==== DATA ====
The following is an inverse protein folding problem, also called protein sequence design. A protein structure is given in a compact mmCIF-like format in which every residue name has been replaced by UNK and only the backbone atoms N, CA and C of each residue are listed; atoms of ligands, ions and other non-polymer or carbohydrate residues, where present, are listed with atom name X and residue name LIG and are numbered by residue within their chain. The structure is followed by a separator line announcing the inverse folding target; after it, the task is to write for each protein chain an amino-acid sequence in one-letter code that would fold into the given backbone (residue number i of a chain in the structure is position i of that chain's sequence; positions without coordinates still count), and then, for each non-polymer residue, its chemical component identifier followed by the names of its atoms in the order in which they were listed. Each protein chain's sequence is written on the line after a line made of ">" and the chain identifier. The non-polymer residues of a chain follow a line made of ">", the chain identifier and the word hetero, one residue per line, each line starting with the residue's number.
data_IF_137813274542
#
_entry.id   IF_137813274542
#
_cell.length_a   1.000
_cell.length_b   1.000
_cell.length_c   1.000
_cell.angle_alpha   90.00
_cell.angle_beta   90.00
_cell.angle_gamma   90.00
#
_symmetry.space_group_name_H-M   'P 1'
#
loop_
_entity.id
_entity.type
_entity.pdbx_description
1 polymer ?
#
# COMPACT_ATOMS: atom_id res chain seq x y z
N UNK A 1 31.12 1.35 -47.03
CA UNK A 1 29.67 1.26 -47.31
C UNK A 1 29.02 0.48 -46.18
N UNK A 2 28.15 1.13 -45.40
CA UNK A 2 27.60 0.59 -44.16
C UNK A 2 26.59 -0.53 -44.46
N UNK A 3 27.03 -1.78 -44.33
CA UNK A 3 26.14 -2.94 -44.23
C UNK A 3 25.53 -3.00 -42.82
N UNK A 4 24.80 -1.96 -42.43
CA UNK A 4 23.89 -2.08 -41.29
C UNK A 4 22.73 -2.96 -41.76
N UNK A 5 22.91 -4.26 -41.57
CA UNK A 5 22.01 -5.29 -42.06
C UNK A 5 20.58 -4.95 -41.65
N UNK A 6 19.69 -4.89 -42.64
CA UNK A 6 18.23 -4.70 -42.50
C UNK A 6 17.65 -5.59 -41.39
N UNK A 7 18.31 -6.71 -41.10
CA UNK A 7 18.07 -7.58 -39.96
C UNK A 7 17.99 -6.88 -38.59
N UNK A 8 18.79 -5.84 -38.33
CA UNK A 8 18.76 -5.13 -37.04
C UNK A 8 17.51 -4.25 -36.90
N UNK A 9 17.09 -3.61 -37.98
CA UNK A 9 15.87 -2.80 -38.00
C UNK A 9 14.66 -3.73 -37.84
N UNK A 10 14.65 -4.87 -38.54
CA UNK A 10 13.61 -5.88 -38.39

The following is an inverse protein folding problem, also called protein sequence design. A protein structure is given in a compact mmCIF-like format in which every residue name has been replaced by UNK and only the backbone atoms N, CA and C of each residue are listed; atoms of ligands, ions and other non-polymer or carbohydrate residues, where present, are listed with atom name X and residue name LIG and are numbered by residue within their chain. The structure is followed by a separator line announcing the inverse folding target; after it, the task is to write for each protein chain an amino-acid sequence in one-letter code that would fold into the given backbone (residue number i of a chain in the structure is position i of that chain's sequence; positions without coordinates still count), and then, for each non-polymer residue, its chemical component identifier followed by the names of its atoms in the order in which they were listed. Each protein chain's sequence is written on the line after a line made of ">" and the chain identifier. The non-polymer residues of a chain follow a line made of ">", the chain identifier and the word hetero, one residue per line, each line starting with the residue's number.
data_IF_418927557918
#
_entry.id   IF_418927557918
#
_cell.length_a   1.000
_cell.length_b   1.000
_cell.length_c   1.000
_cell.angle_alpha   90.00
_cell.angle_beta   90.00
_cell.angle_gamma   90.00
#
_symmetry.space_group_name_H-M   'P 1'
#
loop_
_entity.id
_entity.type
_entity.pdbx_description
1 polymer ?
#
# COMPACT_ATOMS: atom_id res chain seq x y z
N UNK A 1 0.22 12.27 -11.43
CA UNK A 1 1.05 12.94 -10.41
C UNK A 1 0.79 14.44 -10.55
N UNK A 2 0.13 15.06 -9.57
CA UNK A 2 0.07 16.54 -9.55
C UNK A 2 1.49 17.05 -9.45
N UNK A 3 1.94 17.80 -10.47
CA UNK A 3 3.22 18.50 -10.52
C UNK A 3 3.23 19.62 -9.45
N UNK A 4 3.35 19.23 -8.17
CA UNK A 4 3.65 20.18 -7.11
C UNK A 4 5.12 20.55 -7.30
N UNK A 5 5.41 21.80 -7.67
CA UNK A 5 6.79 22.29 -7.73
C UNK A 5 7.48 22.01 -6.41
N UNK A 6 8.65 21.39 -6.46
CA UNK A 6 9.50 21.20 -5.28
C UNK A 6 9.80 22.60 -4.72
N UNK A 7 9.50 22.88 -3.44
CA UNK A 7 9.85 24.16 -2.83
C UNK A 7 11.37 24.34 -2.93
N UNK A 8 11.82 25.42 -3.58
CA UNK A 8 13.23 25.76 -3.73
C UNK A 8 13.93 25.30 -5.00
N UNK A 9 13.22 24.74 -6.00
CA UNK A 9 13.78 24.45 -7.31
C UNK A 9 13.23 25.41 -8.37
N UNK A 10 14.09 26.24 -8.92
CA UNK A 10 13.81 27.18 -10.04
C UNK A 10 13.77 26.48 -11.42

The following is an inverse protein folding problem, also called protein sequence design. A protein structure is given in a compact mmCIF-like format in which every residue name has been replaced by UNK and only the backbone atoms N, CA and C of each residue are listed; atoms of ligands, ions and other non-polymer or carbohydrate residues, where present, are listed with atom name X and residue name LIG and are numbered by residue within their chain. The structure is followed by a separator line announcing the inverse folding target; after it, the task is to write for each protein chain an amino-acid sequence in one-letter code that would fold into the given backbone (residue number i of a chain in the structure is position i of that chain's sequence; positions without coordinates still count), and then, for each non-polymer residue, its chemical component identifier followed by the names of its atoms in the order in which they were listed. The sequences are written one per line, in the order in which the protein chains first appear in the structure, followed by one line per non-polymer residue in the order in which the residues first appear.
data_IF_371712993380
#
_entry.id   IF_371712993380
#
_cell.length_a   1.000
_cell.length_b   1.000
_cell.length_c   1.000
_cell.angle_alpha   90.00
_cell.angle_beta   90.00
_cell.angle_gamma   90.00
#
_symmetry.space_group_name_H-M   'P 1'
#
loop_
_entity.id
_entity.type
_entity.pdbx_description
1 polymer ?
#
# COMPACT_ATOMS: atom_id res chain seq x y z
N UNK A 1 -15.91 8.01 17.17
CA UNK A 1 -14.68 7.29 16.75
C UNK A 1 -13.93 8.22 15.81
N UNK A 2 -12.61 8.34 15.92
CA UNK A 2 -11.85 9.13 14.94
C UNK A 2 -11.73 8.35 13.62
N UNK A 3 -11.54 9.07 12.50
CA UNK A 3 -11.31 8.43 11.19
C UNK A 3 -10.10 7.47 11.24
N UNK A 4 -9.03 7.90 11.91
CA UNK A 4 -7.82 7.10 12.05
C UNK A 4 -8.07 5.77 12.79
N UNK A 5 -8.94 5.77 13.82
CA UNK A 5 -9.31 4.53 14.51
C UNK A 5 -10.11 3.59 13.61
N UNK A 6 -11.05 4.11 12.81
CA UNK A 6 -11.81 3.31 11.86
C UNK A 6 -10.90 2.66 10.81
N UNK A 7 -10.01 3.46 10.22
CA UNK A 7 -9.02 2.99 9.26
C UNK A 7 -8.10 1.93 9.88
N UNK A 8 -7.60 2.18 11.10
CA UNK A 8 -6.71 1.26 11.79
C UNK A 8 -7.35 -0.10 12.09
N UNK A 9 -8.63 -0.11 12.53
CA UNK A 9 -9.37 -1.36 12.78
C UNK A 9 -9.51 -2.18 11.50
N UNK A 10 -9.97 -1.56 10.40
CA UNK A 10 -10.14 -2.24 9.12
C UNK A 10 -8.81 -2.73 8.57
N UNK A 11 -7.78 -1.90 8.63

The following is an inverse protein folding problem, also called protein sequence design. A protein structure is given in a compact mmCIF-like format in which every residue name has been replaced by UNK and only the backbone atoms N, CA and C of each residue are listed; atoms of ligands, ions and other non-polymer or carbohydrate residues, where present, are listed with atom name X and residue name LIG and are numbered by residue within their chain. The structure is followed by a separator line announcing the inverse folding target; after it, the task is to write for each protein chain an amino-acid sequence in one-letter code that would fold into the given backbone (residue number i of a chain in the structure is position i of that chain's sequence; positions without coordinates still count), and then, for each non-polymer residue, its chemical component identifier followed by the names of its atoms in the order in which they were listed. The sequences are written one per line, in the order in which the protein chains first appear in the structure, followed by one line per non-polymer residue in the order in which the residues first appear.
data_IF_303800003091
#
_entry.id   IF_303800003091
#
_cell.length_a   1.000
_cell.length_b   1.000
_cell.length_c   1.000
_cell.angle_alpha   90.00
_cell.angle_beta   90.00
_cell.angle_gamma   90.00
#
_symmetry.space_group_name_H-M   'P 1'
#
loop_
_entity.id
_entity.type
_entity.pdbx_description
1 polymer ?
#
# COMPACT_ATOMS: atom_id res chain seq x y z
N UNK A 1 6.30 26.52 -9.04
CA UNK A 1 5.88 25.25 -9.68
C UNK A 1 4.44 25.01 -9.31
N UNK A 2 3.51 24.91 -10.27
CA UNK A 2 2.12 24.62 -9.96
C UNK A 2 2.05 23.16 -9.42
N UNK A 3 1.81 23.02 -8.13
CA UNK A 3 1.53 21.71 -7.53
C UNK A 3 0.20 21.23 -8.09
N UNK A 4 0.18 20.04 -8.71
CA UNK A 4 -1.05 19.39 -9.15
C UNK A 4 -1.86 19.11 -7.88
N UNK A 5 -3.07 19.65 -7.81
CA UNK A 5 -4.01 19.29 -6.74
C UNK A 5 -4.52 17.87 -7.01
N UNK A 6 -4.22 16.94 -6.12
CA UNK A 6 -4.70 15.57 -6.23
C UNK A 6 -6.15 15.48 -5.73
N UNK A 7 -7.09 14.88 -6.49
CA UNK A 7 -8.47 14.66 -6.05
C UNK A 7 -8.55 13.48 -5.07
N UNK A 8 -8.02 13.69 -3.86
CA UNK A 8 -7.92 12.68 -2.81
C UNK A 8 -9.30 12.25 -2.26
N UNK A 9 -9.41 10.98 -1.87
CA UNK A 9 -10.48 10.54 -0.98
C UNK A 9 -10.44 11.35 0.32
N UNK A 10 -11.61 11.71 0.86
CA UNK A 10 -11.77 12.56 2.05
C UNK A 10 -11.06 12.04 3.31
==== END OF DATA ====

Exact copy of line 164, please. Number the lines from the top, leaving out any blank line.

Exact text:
_cell.angle_gamma   90.00